Tuesday, April 9

SWAT officer in Locke shooting engaged in illegal search during previous raid


The Minneapolis police officer who shot and killed 22-year-old Amir Locke while executing a search warrant earlier this month had previously violated the constitutional rights of another man during a high-stakes raid.

Officer Mark Hanneman’s previous work on the MPD SWAT team is detailed in court records from last year that were first identified Wednesday by the legal team for Locke’s family.

A Hennepin County judge found Hanneman had “illegally searched” a St. Paul man while executing a warrant in November 2020, according to court records reviewed by 5 INVESTIGATES. The court records only refer to the warrant as “high-risk” that was executed during daytime hours.

The man wasn’t the target of the search warrant – and Hanneman acknowledged the man didn’t pose a threat to officers.

Still, a member of the SWAT team pointed a weapon at the man, who was sitting on a couch, before Hanneman cuffed him and searched him during a raid on the home along the 3300 block of Columbus Av. S.

The man was arrested and charged after police found drugs in his pocket and a firearm in his car.

But those charges were dismissed last July after a judge found that Hanneman had put his hands in the man’s pocket despite not having probable cause to believe he had a weapon.

“The pat search of [the St. Paul man] was unconstitutional,” the judge’s ruling states. “Police were not… justified in searching [the man]” since he “was not referenced in the warrant.”

Also Read  Shell's CCS plant in Canada emits more than it captures, study says

The legal team representing Locke’s family said the judge’s 2021 ruling reflects Minneapolis Police Department’s “custom and practice of engaging in unconstitutionally excessive searches and seizures.”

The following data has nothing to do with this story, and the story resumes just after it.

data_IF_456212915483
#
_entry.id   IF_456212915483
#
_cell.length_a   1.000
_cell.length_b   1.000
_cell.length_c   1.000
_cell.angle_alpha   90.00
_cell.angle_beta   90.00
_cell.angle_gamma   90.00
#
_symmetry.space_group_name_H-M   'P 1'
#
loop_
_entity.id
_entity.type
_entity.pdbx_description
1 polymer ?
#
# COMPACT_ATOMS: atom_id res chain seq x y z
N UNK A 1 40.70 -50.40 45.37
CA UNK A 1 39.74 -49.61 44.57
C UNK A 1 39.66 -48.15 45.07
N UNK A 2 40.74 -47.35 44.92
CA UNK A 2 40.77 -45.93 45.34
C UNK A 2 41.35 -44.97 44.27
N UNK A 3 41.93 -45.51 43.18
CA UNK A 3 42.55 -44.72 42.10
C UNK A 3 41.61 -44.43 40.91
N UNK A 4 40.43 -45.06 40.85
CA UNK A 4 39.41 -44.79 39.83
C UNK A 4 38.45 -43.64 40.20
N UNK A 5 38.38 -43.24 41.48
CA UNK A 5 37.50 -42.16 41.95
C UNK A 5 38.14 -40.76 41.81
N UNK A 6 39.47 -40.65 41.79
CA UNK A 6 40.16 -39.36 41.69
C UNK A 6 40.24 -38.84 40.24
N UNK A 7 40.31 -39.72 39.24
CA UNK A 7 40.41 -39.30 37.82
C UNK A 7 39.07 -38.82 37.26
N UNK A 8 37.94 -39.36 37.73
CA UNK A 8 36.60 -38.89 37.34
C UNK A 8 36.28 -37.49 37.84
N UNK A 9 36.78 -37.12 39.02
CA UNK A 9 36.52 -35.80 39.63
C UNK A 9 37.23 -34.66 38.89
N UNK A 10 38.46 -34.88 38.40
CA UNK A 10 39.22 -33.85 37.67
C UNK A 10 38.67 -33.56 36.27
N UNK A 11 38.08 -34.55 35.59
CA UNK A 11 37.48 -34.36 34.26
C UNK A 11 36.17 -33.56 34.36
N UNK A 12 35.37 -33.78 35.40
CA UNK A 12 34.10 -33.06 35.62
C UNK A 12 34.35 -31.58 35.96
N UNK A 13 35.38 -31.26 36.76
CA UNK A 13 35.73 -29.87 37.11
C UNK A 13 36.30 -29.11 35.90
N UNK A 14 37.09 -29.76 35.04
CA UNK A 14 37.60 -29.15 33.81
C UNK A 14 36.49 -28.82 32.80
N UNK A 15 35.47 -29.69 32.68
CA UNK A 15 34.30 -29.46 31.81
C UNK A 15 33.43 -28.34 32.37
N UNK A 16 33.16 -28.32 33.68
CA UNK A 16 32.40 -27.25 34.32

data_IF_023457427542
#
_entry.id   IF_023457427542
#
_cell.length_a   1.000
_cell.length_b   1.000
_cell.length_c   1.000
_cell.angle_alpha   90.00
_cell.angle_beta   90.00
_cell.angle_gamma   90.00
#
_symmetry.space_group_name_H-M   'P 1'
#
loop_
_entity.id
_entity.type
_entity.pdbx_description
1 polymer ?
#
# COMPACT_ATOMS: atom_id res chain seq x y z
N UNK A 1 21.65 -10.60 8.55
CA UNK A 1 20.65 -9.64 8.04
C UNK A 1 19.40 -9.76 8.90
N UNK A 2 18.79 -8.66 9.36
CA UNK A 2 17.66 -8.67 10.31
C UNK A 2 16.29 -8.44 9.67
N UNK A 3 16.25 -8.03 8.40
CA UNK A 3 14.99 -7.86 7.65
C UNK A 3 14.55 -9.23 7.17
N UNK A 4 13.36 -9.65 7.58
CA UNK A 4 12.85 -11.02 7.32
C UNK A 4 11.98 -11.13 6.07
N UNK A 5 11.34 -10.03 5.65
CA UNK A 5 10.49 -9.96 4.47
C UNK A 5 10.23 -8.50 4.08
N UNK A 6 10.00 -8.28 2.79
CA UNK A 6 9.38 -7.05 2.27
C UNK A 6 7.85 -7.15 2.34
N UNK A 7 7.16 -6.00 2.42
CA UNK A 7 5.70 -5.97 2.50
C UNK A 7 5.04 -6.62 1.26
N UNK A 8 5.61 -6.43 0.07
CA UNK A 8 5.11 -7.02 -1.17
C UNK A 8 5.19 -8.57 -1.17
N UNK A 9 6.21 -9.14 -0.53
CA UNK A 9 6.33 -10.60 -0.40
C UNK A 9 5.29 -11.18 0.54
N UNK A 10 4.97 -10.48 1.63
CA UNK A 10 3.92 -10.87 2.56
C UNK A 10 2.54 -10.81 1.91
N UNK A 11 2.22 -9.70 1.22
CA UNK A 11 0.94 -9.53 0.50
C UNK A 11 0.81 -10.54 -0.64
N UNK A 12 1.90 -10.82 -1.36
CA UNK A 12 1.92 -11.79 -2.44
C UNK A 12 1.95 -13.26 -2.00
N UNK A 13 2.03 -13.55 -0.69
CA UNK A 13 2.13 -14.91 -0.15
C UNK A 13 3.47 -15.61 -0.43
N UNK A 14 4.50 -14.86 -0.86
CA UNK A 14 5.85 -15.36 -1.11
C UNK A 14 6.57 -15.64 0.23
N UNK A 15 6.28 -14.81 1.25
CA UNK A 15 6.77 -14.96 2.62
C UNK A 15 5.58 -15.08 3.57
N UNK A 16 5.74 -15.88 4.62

During a court hearing, Hanneman said he didn’t remember reaching into the man’s pocket. Court records show that Hanneman was shown body camera footage from another officer but he “continued to deny” reaching into the man’s pocket.

Hanneman did not face any internal discipline related to the incident, according to his personnel file.

He was put on standard administrative leave after the SWAT team raided a downtown apartment on Feb. 2 in search of a murder suspect from St. Paul.

Video from a body worn camera showed Locke, who wasn’t the target of the no-knock warrant, was under a blanket on a couch and holding a gun. Hanneman shot Locke, who later died from the gunshot wounds.

The Minnesota Attorney General’s Office and the Hennepin County Attorney’s Office said they are working together to decide whether charges should be filed in the deadly Locke shooting.

The Minneapolis Police Department has not responded for comment on this story.


kstp.com

Leave a Reply

Your email address will not be published. Required fields are marked *